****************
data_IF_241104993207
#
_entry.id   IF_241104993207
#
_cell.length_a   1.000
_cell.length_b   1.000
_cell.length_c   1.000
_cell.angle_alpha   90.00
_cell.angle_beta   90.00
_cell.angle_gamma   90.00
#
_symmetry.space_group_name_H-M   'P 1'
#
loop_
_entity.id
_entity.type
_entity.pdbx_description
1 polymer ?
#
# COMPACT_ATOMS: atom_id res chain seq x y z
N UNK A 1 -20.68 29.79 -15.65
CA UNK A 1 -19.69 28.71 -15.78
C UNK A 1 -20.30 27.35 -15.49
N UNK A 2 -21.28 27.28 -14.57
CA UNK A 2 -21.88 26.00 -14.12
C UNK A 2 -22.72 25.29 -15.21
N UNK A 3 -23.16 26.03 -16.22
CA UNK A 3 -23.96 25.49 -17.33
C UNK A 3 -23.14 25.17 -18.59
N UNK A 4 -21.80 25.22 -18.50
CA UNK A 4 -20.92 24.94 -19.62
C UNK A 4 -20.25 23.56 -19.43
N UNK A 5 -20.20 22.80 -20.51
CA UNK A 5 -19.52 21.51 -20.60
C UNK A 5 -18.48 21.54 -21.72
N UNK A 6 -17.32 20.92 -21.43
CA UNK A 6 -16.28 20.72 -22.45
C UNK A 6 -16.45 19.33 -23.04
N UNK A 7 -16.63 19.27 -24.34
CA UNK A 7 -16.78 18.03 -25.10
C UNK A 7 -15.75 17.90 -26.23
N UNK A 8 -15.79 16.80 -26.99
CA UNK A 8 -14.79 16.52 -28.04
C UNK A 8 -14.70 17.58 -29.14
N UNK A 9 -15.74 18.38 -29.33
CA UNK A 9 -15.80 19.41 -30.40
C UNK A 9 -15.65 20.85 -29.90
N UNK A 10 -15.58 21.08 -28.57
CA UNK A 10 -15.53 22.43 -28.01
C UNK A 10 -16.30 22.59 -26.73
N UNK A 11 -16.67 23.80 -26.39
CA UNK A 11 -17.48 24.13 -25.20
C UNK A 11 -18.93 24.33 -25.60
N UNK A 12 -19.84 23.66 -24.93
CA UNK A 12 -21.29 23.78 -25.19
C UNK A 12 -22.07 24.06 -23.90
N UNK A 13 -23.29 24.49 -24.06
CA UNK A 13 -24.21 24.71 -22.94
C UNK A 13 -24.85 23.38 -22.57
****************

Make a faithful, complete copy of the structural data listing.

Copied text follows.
data_IF_241104993207
#
_entry.id   IF_241104993207
#
_cell.length_a   1.000
_cell.length_b   1.000
_cell.length_c   1.000
_cell.angle_alpha   90.00
_cell.angle_beta   90.00
_cell.angle_gamma   90.00
#
_symmetry.space_group_name_H-M   'P 1'
#
loop_
_entity.id
_entity.type
_entity.pdbx_description
1 polymer ?
#
# COMPACT_ATOMS: atom_id res chain seq x y z
N UNK A 1 -20.68 29.79 -15.65
CA UNK A 1 -19.69 28.71 -15.78
C UNK A 1 -20.30 27.35 -15.49
N UNK A 2 -21.28 27.28 -14.57
CA UNK A 2 -21.88 26.00 -14.12
C UNK A 2 -22.72 25.29 -15.21
N UNK A 3 -23.16 26.03 -16.22
CA UNK A 3 -23.96 25.49 -17.33
C UNK A 3 -23.14 25.17 -18.59
N UNK A 4 -21.80 25.22 -18.50
CA UNK A 4 -20.92 24.94 -19.62
C UNK A 4 -20.25 23.56 -19.43
N UNK A 5 -20.20 22.80 -20.51
CA UNK A 5 -19.52 21.51 -20.60
C UNK A 5 -18.48 21.54 -21.72
N UNK A 6 -17.32 20.92 -21.43
CA UNK A 6 -16.28 20.72 -22.45
C UNK A 6 -16.45 19.33 -23.04
N UNK A 7 -16.63 19.27 -24.34
CA UNK A 7 -16.78 18.03 -25.10
C UNK A 7 -15.75 17.90 -26.23
N UNK A 8 -15.79 16.80 -26.99
CA UNK A 8 -14.79 16.52 -28.04
C UNK A 8 -14.70 17.58 -29.14
N UNK A 9 -15.74 18.38 -29.33
CA UNK A 9 -15.80 19.41 -30.40
C UNK A 9 -15.65 20.85 -29.90
N UNK A 10 -15.58 21.08 -28.57
CA UNK A 10 -15.53 22.43 -28.01
C UNK A 10 -16.30 22.59 -26.73
N UNK A 11 -16.67 23.80 -26.39
CA UNK A 11 -17.48 24.13 -25.20
C UNK A 11 -18.93 24.33 -25.60
N UNK A 12 -19.84 23.66 -24.93
CA UNK A 12 -21.29 23.78 -25.19
C UNK A 12 -22.07 24.06 -23.90
N UNK A 13 -23.29 24.49 -24.06
CA UNK A 13 -24.21 24.71 -22.94
C UNK A 13 -24.85 23.38 -22.57